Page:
Reclaimed junk boards play audio for grandparents

Audio player Christmas gift cobbled together from a thrift store record player and "junk boards" from my workplace.

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This project takes junk PCB's from defunct and damaged lab instrumentation and uses them to play audio files over an old alarm clock radio speaker. The electronics are all housed inside a thrift store record player I decorated with my daughter with paint, stickers, and glitter paper, aiming for an "understated-gaudy" art style. When you turn on the record player, the turntable spins while the speaker plays recordings of my daughter singing and talking.

This was intended to be a Christmas present for my parents in 2020. Working late nights to hit the Christmas deadline, I cut, dremeled, and soldered together portions of the junk PCB's to fit into the nooks and crannies of the record player housing. Then I procrastinated over the next 11 months writing the firmware, and had it ready for Christmas 2021.

Project background and parameters

This project addresses the challenge of how to re-use old instrumentation and defunct PCB's in a way that doesn't match their originally intented purpose. My job involves designing lab instrumentation, specifically for electrochemistry, which uses a decent amount of analog circuitry. Our products are sort of like fancy 4-quadrant power supplies/loads, with signal generation and frequency response analysis. Designing these products has been a wild, on-the-fly educational journey, including the many (many) times I've learned the hard way about hardware vulnerabilities and design shortcomings that I did not anticipate. As a result, over the years, we have accumulated lots of junk boards, which we draw upon for spare parts. These have damaged components, burnt up traces, and design configurations that just didn't meet our intended specifications.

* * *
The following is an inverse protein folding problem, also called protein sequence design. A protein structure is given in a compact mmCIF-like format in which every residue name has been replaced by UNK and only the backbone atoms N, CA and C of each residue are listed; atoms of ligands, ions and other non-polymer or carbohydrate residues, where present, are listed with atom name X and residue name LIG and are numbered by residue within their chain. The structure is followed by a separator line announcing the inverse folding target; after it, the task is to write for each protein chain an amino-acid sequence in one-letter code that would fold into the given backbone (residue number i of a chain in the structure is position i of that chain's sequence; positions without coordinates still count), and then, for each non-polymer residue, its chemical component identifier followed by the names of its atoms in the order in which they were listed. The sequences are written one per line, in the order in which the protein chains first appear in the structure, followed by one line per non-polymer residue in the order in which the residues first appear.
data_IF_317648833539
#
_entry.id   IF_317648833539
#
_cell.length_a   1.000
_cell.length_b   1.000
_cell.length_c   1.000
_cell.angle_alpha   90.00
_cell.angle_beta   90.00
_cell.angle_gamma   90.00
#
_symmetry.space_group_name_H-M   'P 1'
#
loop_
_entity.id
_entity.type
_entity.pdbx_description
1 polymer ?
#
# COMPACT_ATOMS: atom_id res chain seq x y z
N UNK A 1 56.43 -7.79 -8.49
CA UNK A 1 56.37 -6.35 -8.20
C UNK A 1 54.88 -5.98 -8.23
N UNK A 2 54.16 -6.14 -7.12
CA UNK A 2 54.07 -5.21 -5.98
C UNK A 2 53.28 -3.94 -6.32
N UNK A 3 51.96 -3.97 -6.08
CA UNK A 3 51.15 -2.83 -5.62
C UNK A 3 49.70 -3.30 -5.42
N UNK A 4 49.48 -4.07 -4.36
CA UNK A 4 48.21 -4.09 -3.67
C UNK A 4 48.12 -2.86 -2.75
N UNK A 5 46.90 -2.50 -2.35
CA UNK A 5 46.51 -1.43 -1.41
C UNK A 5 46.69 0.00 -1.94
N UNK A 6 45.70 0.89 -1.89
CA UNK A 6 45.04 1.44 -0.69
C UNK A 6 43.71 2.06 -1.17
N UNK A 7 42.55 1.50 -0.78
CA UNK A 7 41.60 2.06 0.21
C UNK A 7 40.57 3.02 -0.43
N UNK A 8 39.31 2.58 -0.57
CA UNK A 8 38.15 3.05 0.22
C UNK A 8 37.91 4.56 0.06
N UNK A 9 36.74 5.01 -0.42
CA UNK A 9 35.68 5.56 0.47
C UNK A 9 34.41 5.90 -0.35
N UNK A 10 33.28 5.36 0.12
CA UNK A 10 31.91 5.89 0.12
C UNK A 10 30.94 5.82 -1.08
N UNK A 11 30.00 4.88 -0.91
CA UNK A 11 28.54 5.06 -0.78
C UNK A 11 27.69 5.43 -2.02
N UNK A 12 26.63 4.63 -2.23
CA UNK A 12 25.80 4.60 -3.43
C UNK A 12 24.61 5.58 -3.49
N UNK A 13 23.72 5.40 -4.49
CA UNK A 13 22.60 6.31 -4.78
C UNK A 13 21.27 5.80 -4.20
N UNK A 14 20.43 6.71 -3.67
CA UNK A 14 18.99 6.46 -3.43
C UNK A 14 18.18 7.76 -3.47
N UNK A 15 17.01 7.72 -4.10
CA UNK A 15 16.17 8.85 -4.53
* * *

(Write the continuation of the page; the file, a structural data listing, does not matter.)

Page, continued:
I wanted to make my parents a Christmas present that would show off audio recordings of my daughter that I have accumulated over the years. I thought my daughter and I could decorate a gramaphone or record player as a cute way to house an audio player pre-loaded with these recordings. Since I also wanted to decorate the vinyl record, putting the project on a working custom vinyl record was not an option. I shopped around for antique gramaphones before finding an inexpensive record player from a thrift store, complete with a record from a band I hadn't heard of (something like "The Beetle Boys", I don't remember, it's covered up now with glue, paper, and stickers).

After thinking through how to cheaply and quickly construct an audio player, I realized that our instrumentation has a lot of the components I needed: an amplifier stage that can apply 1 Amp of current from DC to 1MHz; a 16-bit DAC; a microcontroller and a programming header; and a slot for an SD card (originally for data logging), with SPI connections to the microcontroller.

Meanwhile, the record player lacked a built-in speaker, and only had an audio line out. So besides the motor that spun the turntable, the on/off pushbutton, and the AC power plug/cord, there were no useful electronic components on the record player. I also needed to mechanically disable the needle arm so that it wouldn't catch on the bulky foam and glitter paper we glued to the record surface. I removed as many of the unused internals as I could to make room for my own reclaimed components/PCB fragments.

Instead of just removing individual components from my junk boards, there were enough useful PCB connections that it was worth cutting out small portions of them and completing the rest of the connections with board-to-board wiring. Here is what I was able to excise: